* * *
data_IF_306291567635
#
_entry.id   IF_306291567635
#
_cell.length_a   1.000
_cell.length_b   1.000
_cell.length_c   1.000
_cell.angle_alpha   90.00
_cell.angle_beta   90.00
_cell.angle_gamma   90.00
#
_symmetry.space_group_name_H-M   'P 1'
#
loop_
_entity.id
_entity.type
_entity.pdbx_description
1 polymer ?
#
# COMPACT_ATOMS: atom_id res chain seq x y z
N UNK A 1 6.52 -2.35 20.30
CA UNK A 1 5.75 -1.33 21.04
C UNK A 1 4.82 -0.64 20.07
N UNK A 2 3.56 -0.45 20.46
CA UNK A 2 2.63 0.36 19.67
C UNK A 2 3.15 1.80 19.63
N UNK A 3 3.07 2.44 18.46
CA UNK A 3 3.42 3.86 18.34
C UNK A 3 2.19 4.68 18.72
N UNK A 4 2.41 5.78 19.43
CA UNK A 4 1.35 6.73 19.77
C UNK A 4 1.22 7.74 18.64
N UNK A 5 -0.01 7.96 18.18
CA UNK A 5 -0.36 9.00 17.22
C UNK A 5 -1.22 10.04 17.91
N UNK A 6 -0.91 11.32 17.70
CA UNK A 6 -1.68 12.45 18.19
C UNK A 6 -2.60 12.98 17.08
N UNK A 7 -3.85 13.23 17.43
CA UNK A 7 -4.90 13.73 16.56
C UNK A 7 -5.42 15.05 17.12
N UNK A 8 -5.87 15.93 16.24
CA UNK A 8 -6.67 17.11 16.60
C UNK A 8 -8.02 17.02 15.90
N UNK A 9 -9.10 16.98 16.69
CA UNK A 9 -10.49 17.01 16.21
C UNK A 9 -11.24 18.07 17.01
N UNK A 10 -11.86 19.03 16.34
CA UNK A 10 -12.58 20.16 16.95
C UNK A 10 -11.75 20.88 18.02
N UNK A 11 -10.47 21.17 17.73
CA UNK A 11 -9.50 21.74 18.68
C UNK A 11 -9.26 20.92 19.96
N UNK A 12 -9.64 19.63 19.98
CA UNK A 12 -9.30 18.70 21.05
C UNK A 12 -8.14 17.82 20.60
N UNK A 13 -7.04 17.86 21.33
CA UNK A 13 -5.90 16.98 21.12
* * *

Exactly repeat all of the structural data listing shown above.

data_IF_306291567635
#
_entry.id   IF_306291567635
#
_cell.length_a   1.000
_cell.length_b   1.000
_cell.length_c   1.000
_cell.angle_alpha   90.00
_cell.angle_beta   90.00
_cell.angle_gamma   90.00
#
_symmetry.space_group_name_H-M   'P 1'
#
loop_
_entity.id
_entity.type
_entity.pdbx_description
1 polymer ?
#
# COMPACT_ATOMS: atom_id res chain seq x y z
N UNK A 1 6.52 -2.35 20.30
CA UNK A 1 5.75 -1.33 21.04
C UNK A 1 4.82 -0.64 20.07
N UNK A 2 3.56 -0.45 20.46
CA UNK A 2 2.63 0.36 19.67
C UNK A 2 3.15 1.80 19.63
N UNK A 3 3.07 2.44 18.46
CA UNK A 3 3.42 3.86 18.34
C UNK A 3 2.19 4.68 18.72
N UNK A 4 2.41 5.78 19.43
CA UNK A 4 1.35 6.73 19.77
C UNK A 4 1.22 7.74 18.64
N UNK A 5 -0.01 7.96 18.18
CA UNK A 5 -0.36 9.00 17.22
C UNK A 5 -1.22 10.04 17.91
N UNK A 6 -0.91 11.32 17.70
CA UNK A 6 -1.68 12.45 18.19
C UNK A 6 -2.60 12.98 17.08
N UNK A 7 -3.85 13.23 17.43
CA UNK A 7 -4.90 13.73 16.56
C UNK A 7 -5.42 15.05 17.12
N UNK A 8 -5.87 15.93 16.24
CA UNK A 8 -6.67 17.11 16.60
C UNK A 8 -8.02 17.02 15.90
N UNK A 9 -9.10 16.98 16.69
CA UNK A 9 -10.49 17.01 16.21
C UNK A 9 -11.24 18.07 17.01
N UNK A 10 -11.86 19.03 16.34
CA UNK A 10 -12.58 20.16 16.95
C UNK A 10 -11.75 20.88 18.02
N UNK A 11 -10.47 21.17 17.73
CA UNK A 11 -9.50 21.74 18.68
C UNK A 11 -9.26 20.92 19.96
N UNK A 12 -9.64 19.63 19.98
CA UNK A 12 -9.30 18.70 21.05
C UNK A 12 -8.14 17.82 20.60
N UNK A 13 -7.04 17.86 21.33
CA UNK A 13 -5.90 16.98 21.12